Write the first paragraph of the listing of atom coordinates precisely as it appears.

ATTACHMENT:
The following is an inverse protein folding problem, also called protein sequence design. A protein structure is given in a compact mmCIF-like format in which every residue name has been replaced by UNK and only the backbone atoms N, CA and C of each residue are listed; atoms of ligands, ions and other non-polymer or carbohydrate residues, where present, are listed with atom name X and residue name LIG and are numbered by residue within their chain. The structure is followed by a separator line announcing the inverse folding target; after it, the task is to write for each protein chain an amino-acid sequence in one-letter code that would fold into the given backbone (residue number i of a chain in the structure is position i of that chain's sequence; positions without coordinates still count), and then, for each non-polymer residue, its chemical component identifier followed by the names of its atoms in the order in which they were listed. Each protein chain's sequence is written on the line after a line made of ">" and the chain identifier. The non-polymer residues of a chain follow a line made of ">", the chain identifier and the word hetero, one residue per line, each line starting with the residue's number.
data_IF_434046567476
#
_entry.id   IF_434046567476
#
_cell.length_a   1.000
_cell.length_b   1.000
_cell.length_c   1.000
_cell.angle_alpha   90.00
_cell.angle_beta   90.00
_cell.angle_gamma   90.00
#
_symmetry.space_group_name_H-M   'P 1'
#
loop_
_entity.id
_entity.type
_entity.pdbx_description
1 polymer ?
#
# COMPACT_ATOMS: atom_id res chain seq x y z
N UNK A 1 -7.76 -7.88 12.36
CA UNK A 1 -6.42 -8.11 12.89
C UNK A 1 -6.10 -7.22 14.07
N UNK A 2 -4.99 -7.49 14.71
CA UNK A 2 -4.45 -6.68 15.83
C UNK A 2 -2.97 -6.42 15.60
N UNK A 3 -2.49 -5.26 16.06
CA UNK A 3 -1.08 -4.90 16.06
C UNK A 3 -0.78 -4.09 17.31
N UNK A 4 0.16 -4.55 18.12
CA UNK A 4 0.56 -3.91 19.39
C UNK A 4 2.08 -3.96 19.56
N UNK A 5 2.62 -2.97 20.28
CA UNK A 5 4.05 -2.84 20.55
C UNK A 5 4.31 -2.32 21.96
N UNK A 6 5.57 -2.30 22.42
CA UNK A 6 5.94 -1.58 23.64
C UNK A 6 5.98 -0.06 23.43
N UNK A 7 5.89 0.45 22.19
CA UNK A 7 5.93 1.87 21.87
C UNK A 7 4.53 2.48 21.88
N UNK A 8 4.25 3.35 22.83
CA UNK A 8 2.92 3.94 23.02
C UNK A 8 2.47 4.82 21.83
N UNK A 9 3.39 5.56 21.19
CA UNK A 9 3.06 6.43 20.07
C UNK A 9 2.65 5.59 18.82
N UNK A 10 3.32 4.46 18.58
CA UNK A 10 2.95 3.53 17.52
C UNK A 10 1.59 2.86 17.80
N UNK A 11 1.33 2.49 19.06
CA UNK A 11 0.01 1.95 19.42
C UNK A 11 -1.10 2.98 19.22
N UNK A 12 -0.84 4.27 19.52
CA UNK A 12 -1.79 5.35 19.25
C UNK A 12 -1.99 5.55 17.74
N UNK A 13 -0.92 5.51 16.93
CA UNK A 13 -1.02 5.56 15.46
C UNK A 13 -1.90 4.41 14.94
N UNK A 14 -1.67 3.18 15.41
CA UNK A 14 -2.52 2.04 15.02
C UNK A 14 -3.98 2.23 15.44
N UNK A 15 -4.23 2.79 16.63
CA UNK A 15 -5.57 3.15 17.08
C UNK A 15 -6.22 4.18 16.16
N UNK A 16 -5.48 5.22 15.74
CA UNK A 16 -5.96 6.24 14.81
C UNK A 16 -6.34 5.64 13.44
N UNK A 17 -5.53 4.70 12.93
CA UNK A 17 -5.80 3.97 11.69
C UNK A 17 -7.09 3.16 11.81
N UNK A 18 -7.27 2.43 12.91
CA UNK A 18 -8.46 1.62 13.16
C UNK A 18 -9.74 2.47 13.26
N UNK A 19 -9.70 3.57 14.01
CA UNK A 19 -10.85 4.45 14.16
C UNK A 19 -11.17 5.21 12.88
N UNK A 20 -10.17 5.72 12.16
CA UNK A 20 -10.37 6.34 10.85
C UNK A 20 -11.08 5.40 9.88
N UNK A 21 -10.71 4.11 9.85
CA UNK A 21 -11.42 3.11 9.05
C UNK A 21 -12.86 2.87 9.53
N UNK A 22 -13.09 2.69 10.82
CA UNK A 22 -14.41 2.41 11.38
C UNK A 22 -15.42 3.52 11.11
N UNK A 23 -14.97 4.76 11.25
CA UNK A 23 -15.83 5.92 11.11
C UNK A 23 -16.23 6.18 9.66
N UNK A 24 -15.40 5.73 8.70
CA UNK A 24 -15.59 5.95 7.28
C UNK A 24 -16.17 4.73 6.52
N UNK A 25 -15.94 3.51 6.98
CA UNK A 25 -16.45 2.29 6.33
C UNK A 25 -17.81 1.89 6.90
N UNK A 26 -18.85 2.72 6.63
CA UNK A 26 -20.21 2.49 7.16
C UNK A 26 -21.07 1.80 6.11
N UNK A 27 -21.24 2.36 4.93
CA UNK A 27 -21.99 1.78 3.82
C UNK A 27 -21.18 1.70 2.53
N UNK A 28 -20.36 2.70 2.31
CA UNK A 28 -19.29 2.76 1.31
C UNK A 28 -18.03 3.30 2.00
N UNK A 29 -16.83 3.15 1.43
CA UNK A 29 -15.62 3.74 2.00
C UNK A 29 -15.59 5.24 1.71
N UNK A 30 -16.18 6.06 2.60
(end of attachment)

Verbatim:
The following is an inverse protein folding problem, also called protein sequence design. A protein structure is given in a compact mmCIF-like format in which every residue name has been replaced by UNK and only the backbone atoms N, CA and C of each residue are listed; atoms of ligands, ions and other non-polymer or carbohydrate residues, where present, are listed with atom name X and residue name LIG and are numbered by residue within their chain. The structure is followed by a separator line announcing the inverse folding target; after it, the task is to write for each protein chain an amino-acid sequence in one-letter code that would fold into the given backbone (residue number i of a chain in the structure is position i of that chain's sequence; positions without coordinates still count), and then, for each non-polymer residue, its chemical component identifier followed by the names of its atoms in the order in which they were listed. Each protein chain's sequence is written on the line after a line made of ">" and the chain identifier. The non-polymer residues of a chain follow a line made of ">", the chain identifier and the word hetero, one residue per line, each line starting with the residue's number.